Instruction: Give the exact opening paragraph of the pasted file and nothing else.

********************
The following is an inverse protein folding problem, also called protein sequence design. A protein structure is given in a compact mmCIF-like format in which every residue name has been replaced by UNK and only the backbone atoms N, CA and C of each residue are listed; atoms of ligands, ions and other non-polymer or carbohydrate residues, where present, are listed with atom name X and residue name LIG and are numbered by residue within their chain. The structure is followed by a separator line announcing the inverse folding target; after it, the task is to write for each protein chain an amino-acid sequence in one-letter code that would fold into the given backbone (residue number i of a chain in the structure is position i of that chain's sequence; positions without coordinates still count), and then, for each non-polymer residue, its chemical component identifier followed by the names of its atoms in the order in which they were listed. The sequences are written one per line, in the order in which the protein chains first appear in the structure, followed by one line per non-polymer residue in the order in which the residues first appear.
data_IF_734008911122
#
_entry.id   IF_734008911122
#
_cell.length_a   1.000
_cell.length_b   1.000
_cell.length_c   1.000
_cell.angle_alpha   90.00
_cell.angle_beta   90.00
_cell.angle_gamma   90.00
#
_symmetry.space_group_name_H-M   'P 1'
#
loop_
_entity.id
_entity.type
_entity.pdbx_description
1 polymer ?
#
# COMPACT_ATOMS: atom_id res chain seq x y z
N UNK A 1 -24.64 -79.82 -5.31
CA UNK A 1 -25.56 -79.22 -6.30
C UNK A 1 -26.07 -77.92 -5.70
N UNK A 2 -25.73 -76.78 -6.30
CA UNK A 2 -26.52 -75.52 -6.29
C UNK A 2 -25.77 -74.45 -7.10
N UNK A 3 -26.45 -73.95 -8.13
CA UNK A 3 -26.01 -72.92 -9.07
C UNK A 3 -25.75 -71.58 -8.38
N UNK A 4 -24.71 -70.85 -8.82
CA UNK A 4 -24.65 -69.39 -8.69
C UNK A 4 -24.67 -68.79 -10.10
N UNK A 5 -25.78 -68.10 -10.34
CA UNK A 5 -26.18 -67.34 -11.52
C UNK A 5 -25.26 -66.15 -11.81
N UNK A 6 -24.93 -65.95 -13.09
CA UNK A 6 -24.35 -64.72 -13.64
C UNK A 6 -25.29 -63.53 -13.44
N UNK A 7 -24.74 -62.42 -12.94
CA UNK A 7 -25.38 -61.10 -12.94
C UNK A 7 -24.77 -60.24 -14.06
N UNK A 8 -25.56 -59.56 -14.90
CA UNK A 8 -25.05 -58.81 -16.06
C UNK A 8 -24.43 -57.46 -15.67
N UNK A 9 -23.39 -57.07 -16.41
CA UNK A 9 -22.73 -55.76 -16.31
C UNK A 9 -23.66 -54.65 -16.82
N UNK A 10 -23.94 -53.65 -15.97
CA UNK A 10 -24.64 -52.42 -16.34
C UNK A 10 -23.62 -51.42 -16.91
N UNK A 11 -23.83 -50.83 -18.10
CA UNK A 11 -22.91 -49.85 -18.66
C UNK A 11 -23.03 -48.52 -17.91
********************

The following is an inverse protein folding problem, also called protein sequence design. A protein structure is given in a compact mmCIF-like format in which every residue name has been replaced by UNK and only the backbone atoms N, CA and C of each residue are listed; atoms of ligands, ions and other non-polymer or carbohydrate residues, where present, are listed with atom name X and residue name LIG and are numbered by residue within their chain. The structure is followed by a separator line announcing the inverse folding target; after it, the task is to write for each protein chain an amino-acid sequence in one-letter code that would fold into the given backbone (residue number i of a chain in the structure is position i of that chain's sequence; positions without coordinates still count), and then, for each non-polymer residue, its chemical component identifier followed by the names of its atoms in the order in which they were listed. The sequences are written one per line, in the order in which the protein chains first appear in the structure, followed by one line per non-polymer residue in the order in which the residues first appear.